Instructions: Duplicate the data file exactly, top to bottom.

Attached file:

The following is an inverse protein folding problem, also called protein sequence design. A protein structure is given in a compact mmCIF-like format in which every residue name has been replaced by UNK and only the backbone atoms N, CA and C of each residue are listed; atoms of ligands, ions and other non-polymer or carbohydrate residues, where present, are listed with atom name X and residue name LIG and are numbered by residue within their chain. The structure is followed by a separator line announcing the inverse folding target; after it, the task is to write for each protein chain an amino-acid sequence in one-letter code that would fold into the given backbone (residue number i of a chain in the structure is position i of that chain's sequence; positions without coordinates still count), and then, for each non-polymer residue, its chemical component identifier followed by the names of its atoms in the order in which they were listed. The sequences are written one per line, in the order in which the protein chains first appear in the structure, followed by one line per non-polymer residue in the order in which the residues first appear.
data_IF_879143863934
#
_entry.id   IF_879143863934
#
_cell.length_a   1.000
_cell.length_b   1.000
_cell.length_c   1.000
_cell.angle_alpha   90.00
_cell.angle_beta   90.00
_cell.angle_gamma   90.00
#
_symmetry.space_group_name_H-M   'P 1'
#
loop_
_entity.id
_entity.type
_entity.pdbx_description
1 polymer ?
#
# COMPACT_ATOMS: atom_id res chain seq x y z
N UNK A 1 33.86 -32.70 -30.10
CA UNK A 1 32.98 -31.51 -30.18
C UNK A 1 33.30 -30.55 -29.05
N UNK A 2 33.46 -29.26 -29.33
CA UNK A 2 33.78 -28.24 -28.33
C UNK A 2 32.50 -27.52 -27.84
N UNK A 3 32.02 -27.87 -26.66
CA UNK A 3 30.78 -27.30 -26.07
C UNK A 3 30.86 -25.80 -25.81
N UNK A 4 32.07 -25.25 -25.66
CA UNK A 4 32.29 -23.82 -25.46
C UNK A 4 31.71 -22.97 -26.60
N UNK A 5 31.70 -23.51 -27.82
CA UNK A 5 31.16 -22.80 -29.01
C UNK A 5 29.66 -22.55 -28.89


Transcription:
The following is an inverse protein folding problem, also called protein sequence design. A protein structure is given in a compact mmCIF-like format in which every residue name has been replaced by UNK and only the backbone atoms N, CA and C of each residue are listed; atoms of ligands, ions and other non-polymer or carbohydrate residues, where present, are listed with atom name X and residue name LIG and are numbered by residue within their chain. The structure is followed by a separator line announcing the inverse folding target; after it, the task is to write for each protein chain an amino-acid sequence in one-letter code that would fold into the given backbone (residue number i of a chain in the structure is position i of that chain's sequence; positions without coordinates still count), and then, for each non-polymer residue, its chemical component identifier followed by the names of its atoms in the order in which they were listed. The sequences are written one per line, in the order in which the protein chains first appear in the structure, followed by one line per non-polymer residue in the order in which the residues first appear.
data_IF_879143863934
#
_entry.id   IF_879143863934
#
_cell.length_a   1.000
_cell.length_b   1.000
_cell.length_c   1.000
_cell.angle_alpha   90.00
_cell.angle_beta   90.00
_cell.angle_gamma   90.00
#
_symmetry.space_group_name_H-M   'P 1'
#
loop_
_entity.id
_entity.type
_entity.pdbx_description
1 polymer ?
#
# COMPACT_ATOMS: atom_id res chain seq x y z
N UNK A 1 33.86 -32.70 -30.10
CA UNK A 1 32.98 -31.51 -30.18
C UNK A 1 33.30 -30.55 -29.05
N UNK A 2 33.46 -29.26 -29.33
CA UNK A 2 33.78 -28.24 -28.33
C UNK A 2 32.50 -27.52 -27.84
N UNK A 3 32.02 -27.87 -26.66
CA UNK A 3 30.78 -27.30 -26.07
C UNK A 3 30.86 -25.80 -25.81
N UNK A 4 32.07 -25.25 -25.66
CA UNK A 4 32.29 -23.82 -25.46
C UNK A 4 31.71 -22.97 -26.60
N UNK A 5 31.70 -23.51 -27.82
CA UNK A 5 31.16 -22.80 -29.01
C UNK A 5 29.66 -22.55 -28.89